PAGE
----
Jumping Fish

Catching Patents (101)

I pre­vi­ously pro­vided a quick overview of patent­ing, and specif­i­cally of patentabil­ity, freedom-to-operate (FTO), and the impor­tance of search­ing — espe­cially patent search­ing — in both of those processes.  As I pointed out, in deter­min­ing whether or not you pass the legal bar­ri­ers to get­ting a patent (patentabil­ity), a gov­ern­ment patent office such as the USPTO is going to search the “art” out there, includ­ing lit­er­a­ture ref­er­ences, pub­lished and issued patents, etc., to see if your inven­tion is (among other things) “novel” and “non-obvious” in light of that art.  And as I also pointed out, under­stand­ing your FTO requires an under­stand­ing of the issued and also pub­lished patents in what­ever coun­try or coun­tries you’re plan­ning to make, sell or use your par­tic­u­lar com­mer­cial process.  And, as I finally noted, you should treat every­thing I said as only a pre­lim­i­nary intro­duc­tion to a com­plex process, and you should seek out a patent professional’s opin­ion before mak­ing any irrev­o­ca­ble deci­sions that might effect your puta­tive patent rights or your pos­si­ble infringe­ment of the patent rights of oth­ers.1

In light of the above, it should be abun­dantly clear that search­ing — includ­ing but not lim­ited to patent doc­u­ment search­ing — is crit­i­cal to patentabil­ity and FTO issues.  Since the title of this post is “Catch­ing Patents (101),” you can and should rea­son­ably con­clude that what I’ll be talk­ing about here is an intro­duc­tion to patent search­ing (the “101”), but that this is only an intro­duc­tion.  Since this is an intro­duc­tion, let’s do the 101 thing and start with a con­crete example.

Key­word Searches

A con­crete exam­ple?  Yes.  Lit­er­ally.  No, really, I mean lit­er­ally.  How lit­er­ally?  Go to the USPTO’s search site for issued patents (http://patft.uspto.gov/netahtml/PTO/search-bool.html), and type the word “con­crete” in the TERM1 box and hit “search,” that’s how lit­er­ally.  As of this moment that search retrieved … 121,597 issued patents; that’s a lot of patents, although given a) there are cur­rently over 8 mil­lion issued US patents, and b) con­crete is prob­a­bly a pretty impor­tant area for patent­ing, it’s per­haps not as amaz­ing a num­ber as you might think.  By con­trast, a sim­i­lar search, but for the term “aard­vark” turned up (as of this moment) only 118 issued patents, very few of which seem to be directly related to the ani­mal.  US6,892,622, for exam­ple, is titled “Anti-mine Unit,” and refers to aard­varks only in the con­text of the com­pany “Aard­vark Clear Mine Lim­ited;” not very inter­est­ing, but then again I wouldn’t have expected to find the aard­vark — or Oryc­tero­pus afer for the tax­o­nom­i­cally inclined — to be a hotbed of patent­ing activities.

So much for a first search.  We learned that con­crete is hot and aar­varks are not.  Any­thing else?  Well, actu­ally, a num­ber of things.  That aard­vark search — a quick scan down the first 20 or so entries doesn’t indi­cate any aard­varks the ani­mal, which means that “aard­vark” quite pos­si­bly isn’t a very good key­word if you want ani­mal aard­varks as opposed to all the oblique ref­er­ences that we actu­ally got.  Let’s try “Oryc­tero­pus afer” and, when that doesn’t work (it didn’t for me any­way), let’s just try “oryc­tero­pus.”  Still noth­ing.  Per­haps there are no aard­vark the ani­mal patents at all.  Or, to go back to the first post, per­haps we’re still not using a well designed search net to find them.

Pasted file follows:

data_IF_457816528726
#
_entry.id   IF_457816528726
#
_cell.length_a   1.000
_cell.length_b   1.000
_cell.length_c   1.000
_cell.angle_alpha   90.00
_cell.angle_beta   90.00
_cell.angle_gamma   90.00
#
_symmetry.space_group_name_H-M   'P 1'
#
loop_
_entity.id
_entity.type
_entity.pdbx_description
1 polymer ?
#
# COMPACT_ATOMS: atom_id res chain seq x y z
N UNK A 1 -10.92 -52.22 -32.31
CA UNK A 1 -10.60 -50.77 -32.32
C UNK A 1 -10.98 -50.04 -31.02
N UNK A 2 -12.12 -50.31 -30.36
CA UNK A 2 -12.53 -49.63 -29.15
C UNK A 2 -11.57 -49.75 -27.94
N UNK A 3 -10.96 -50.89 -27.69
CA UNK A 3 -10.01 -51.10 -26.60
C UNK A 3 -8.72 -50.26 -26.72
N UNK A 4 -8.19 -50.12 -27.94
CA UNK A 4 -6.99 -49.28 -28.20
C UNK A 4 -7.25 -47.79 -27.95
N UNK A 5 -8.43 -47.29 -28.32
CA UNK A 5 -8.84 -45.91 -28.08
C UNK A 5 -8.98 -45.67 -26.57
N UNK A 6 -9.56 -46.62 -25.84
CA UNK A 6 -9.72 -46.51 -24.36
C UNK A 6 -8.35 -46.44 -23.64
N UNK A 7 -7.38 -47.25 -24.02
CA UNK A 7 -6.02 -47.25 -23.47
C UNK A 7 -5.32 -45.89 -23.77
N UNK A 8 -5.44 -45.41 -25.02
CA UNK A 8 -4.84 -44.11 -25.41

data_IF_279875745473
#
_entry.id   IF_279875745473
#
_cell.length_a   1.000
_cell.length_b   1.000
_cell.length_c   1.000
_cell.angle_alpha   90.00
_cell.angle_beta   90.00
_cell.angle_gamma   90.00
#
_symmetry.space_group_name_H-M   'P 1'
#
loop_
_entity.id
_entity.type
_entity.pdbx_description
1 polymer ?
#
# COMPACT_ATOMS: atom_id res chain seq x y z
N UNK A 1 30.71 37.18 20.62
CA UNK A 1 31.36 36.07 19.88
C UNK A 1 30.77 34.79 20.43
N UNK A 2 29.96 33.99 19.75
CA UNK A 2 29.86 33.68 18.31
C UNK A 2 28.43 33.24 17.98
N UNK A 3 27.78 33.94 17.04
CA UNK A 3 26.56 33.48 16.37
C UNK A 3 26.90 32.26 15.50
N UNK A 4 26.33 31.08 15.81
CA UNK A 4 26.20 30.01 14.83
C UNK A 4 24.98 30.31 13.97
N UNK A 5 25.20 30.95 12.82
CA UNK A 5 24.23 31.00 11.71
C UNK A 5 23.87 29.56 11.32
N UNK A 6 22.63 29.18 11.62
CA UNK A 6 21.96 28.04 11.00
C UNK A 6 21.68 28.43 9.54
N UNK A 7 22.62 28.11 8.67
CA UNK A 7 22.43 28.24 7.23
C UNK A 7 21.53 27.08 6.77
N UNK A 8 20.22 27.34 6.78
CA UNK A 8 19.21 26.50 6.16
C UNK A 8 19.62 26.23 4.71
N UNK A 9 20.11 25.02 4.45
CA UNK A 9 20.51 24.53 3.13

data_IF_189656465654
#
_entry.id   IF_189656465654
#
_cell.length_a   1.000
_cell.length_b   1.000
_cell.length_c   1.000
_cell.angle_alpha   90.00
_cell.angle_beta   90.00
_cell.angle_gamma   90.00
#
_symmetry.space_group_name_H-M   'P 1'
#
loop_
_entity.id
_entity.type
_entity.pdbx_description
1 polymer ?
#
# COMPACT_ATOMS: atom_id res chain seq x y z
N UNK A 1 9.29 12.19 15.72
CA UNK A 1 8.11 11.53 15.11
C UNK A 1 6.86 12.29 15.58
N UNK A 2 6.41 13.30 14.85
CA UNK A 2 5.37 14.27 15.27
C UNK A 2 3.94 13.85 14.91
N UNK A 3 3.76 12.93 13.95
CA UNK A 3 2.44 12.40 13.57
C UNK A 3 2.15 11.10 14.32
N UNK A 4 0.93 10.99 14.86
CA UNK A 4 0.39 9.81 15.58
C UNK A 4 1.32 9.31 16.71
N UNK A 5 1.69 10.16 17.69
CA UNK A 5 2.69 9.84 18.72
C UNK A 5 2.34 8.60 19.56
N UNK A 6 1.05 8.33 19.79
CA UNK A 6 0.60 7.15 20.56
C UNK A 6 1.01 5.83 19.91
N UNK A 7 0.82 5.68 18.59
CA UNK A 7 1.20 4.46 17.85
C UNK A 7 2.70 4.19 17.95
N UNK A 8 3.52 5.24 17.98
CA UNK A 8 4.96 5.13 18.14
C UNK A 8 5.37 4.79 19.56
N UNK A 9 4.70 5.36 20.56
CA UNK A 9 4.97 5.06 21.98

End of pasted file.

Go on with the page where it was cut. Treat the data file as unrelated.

For the moment we’ll leave the ques­tion of whether aard­varks the ani­mal exist in any of the patent data­bases; the impor­tant point here is the dilemma of know­ing whether we found noth­ing because there is noth­ing to find; or, instead, whether we found noth­ing because we didn’t do a very good search.  Or, to be more spe­cific, whether we did a good key­word search, because that is, after all, the kind of search we per­formed, and it’s impor­tant to under­stand that there are other kinds of searches that can be done.

What other kinds of searches?  Well, in addi­tion to key­word searches, there are clas­si­fi­ca­tion searches and what I’ll refer to as ambi­ent knowl­edge searches.  These two top­ics are impor­tant enough that I’ll spend the rest of this post briefly dis­cussing them.

Clas­si­fi­ca­tion Searches

In this age of search engines it’s hardly sur­pris­ing that the kind of search­ing we first think of is key­word search­ing, with “aard­vark,” “Oryc­tero­pus afer” and “oryc­tero­pus” being three exam­ples of key­words.  How­ever, sur­pris­ing as this may seem, at one time there were no com­put­ers; and, even after that, for a good long time com­put­ers weren’t ubiq­ui­tously used for search­ing.  But on the other hand patent sys­tems have been around for a long time — the US patent sys­tem was started by George Wash­ing­ton on April 10, 1790 for exam­ple,2 and accord­ing to Wikipedia patents date back to 500 BC, in, of course, ancient Greece.3  So up until recently peo­ple weren’t search­ing based on key­words; instead, they were search­ing based on sys­tems of clas­si­fi­ca­tion.

When I was at Uni­ver­sity, I made var­i­ous futile attempts to cre­ate my own sys­tems of clas­si­fi­ca­tion;4 by grad­u­ate school I had pretty much given that sort of thing up.  The same can­not how­ever be said for the var­i­ous patent offices; the Inter­na­tional Patent Clas­si­fi­ca­tion (IPC) sys­tem, for exam­ple, has about 70,000 cat­e­gories,5 while the USPTO has 450 classes and 150,000 sub­classes.6  There are a num­ber of help­ful guides to using these clas­si­fi­ca­tion sys­tems,7 but a sim­ple hands-on exam­ple will cap­ture the essence of the process.

To that end, go to www.uspto.gov/web/patents/classification/ and, in box C (“Search USPTO”), with “look in” left at “Patent Clas­si­fi­ca­tion,” search for the word “con­crete.” While over time the results may vary, as of this writ­ing this search brings up two hits. Click on the first one and search for occur­rences of the word “con­crete” and you’ll see var­i­uos hits which give you a sense of clas­si­fi­ca­tion — but on the other hand things still seem a bit discordant.